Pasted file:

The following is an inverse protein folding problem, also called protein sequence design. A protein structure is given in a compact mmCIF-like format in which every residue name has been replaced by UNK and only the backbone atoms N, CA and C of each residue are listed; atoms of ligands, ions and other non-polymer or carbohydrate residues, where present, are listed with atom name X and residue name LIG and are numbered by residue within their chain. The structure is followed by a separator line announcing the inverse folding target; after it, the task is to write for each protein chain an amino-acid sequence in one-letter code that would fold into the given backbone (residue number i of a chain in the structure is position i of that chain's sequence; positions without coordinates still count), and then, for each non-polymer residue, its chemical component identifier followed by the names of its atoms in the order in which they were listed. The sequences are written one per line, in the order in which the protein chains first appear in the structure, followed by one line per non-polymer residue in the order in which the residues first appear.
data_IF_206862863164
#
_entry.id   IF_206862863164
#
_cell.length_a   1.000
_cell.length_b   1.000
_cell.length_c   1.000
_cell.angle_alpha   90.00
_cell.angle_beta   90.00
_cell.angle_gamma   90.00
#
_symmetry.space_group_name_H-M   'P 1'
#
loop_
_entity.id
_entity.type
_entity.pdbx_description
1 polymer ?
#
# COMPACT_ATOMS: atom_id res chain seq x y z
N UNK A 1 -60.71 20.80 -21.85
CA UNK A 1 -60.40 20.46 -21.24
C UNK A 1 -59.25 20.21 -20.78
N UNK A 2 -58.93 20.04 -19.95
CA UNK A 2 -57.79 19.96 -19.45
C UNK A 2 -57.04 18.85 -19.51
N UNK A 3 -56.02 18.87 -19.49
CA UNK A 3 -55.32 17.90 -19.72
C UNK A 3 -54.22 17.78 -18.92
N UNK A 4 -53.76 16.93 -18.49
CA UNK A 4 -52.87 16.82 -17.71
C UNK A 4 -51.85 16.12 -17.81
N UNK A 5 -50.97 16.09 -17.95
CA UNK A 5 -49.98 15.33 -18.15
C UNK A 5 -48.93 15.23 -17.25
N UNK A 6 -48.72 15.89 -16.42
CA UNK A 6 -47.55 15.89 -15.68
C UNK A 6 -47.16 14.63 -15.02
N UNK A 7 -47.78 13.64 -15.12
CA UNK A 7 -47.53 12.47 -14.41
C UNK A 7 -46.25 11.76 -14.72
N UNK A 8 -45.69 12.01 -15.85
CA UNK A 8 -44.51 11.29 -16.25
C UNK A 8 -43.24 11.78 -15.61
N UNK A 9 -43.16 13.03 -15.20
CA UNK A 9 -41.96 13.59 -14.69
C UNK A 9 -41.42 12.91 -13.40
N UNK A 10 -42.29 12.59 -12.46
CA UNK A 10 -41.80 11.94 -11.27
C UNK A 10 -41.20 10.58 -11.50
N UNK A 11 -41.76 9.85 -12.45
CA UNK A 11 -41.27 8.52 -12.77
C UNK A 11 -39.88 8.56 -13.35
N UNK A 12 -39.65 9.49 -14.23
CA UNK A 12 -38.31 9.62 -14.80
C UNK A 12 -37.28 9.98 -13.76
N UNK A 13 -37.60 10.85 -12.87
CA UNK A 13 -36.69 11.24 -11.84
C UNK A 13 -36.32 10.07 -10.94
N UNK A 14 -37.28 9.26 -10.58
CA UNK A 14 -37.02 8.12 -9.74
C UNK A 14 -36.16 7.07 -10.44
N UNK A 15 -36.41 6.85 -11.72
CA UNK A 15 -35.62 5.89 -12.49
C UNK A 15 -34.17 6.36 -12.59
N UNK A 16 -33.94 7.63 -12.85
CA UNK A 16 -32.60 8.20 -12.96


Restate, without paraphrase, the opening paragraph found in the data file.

The following is an inverse protein folding problem, also called protein sequence design. A protein structure is given in a compact mmCIF-like format in which every residue name has been replaced by UNK and only the backbone atoms N, CA and C of each residue are listed; atoms of ligands, ions and other non-polymer or carbohydrate residues, where present, are listed with atom name X and residue name LIG and are numbered by residue within their chain. The structure is followed by a separator line announcing the inverse folding target; after it, the task is to write for each protein chain an amino-acid sequence in one-letter code that would fold into the given backbone (residue number i of a chain in the structure is position i of that chain's sequence; positions without coordinates still count), and then, for each non-polymer residue, its chemical component identifier followed by the names of its atoms in the order in which they were listed. The sequences are written one per line, in the order in which the protein chains first appear in the structure, followed by one line per non-polymer residue in the order in which the residues first appear.